Spring has arrived in London and gosh knows it’s welcome. Despite it being a mild winter, the sprouting daffodils in local parks herald the beginning of something new and engender an inexplicable excitement about what is to come.
I often struggle to decide which is my favourite season in London; each of them has their own draw. But for the moment I don’t need to choose a favourite child, spring is here and that means I will likely be spending the coming weekends reacquainting myself with London’s parks. Living in South West London I am lucky to be within pretty close proximity to Battersea, Holland and Hyde Parks as well as a myriad of smaller pockets of city green.
Last weekend I took a 3-hour walk through Battersea Park, which sits on the Thames opposite Chelsea. It certainly clears the cobwebs of the work week (as well as a self induced headache due to one too many glasses of Prosecco the night before). The people watching is great. Families, runners, cyclists and the occasional rollerblader (I would suggest that the rollerbalder has been spinning his way around the park since the 80’s. Totally appreciate that).
My recommendation, though, would be gathering a group of friends for a lazy, indulgent afternoon in the park with a picnic basket (Fortnum and Mason do some great ones) and some good food. Make it an afternoon with some cocktails in mason jars. Choose your poison, but I think I’ll keep it simple with some Campari and Blood Orange kept cool with limejuice ice cubes. Delish.
Now the food. The most important part, no? For a quick stop I will always pop over to Elizabeth King, a fab deli at the corner of Parsons Green and New Kings Road. Although a little pricey for day to day it stocks everything you might need for a picnic in the park and anything you don’t need as well. Vintage cheeses, cold cut meats (either pre-packed or off the bone over the counter) and wide selection of breads, I recommend their potato bread- indulgent! So the basics are covered, then you can peruse their selection of fruits, wine, sushi bento boxes and cakes. I never quite manage to leave without buying enough for a small army. Dangerous given the proximity to home, but tres convenient on summer days.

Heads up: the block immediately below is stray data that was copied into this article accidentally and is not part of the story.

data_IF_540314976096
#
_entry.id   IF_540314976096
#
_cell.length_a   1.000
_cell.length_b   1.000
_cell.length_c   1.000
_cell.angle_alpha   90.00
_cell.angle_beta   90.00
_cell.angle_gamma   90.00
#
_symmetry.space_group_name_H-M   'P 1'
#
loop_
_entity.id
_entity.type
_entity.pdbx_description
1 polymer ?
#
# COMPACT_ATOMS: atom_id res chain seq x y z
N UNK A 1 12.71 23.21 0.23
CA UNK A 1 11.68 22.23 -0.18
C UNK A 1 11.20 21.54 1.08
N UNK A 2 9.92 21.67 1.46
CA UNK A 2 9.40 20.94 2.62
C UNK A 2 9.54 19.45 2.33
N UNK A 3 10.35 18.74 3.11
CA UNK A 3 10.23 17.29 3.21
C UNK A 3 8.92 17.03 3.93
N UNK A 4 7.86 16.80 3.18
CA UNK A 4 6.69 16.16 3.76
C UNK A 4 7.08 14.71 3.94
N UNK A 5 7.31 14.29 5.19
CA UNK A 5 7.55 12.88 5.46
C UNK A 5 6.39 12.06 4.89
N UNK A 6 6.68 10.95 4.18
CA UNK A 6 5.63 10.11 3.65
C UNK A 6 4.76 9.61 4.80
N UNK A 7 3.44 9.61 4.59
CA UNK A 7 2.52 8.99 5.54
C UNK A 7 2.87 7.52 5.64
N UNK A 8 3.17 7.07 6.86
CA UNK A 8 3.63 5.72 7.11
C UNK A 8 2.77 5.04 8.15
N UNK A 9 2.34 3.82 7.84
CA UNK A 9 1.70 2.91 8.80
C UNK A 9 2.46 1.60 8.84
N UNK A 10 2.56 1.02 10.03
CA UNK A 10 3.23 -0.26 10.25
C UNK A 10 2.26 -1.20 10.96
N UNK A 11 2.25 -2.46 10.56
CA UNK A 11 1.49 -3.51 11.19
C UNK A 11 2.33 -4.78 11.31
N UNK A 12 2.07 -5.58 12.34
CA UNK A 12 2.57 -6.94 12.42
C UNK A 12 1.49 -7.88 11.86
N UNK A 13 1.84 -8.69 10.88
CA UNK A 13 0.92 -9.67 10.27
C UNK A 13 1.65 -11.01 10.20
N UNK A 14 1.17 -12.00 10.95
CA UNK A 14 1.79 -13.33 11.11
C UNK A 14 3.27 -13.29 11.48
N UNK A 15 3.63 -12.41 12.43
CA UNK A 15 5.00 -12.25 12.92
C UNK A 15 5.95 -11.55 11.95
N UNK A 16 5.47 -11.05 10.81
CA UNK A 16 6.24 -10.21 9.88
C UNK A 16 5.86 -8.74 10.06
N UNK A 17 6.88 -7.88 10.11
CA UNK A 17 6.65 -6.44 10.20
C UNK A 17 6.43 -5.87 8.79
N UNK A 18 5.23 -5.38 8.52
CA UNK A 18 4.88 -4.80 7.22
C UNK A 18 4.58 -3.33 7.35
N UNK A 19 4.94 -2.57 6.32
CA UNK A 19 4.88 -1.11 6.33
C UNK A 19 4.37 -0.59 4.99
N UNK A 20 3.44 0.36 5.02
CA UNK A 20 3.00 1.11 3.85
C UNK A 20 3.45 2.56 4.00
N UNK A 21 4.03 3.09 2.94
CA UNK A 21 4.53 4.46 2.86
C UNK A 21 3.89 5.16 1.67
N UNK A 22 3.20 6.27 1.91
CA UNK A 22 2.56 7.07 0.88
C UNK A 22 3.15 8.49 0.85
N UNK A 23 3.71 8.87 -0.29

The alternative would have to be one of the Ottolenghi delis, of Yotam Ottolenghi fame. He is certainly my ‘chef de jour’, as my poor family discovered when I bought most of them his Plenty cookbook for Christmas this year. Scattered over London and often hidden away on secret little streets, I haven’t managed to make it to them all but can personally vouch for the Kensington and Notting Hill branches. Now these delis must come with a health warning. For your wallet, that is. One’s hips will survive because the food is healthy, fresh and delicious, but you are unlikely to escape with a light summer lunch for less than £15 (c. $23 USD). I would call it Persian food, but their website cites ‘Mediterranean Basin’ as the origin. Whatever you call it, it is certainly worth a peek, prod and purchase.
So each spring as I enjoy my first foray into the green loveliness, with hamper full of food and booze, Wordsworth’s poem I Wandered Lonely as a Cloud (more commonly know as Daffodils) pops into my head. It was inspired in April 1804, 208 years ago but I think the excitement that Spring, and daffodils as the heralds of this season, is something that every generation can and will continue to love. I think the ending of ‘Daffodils’ is beautiful…. So will finish with that, who would I be to try and sum up these pretty flowers better than he…
For oft, when on my couch I lie
In vacant or in pensive mood,
They flash upon that inward eye
Which is the bliss of solitude;
And then my heart with pleasure fills,
And dances with the daffodils.
And you can always pretend you sound terribly cultured reciting this to your friends after one too many Camparis and more cheese and biscuits than your skinny jeans can actually handle.
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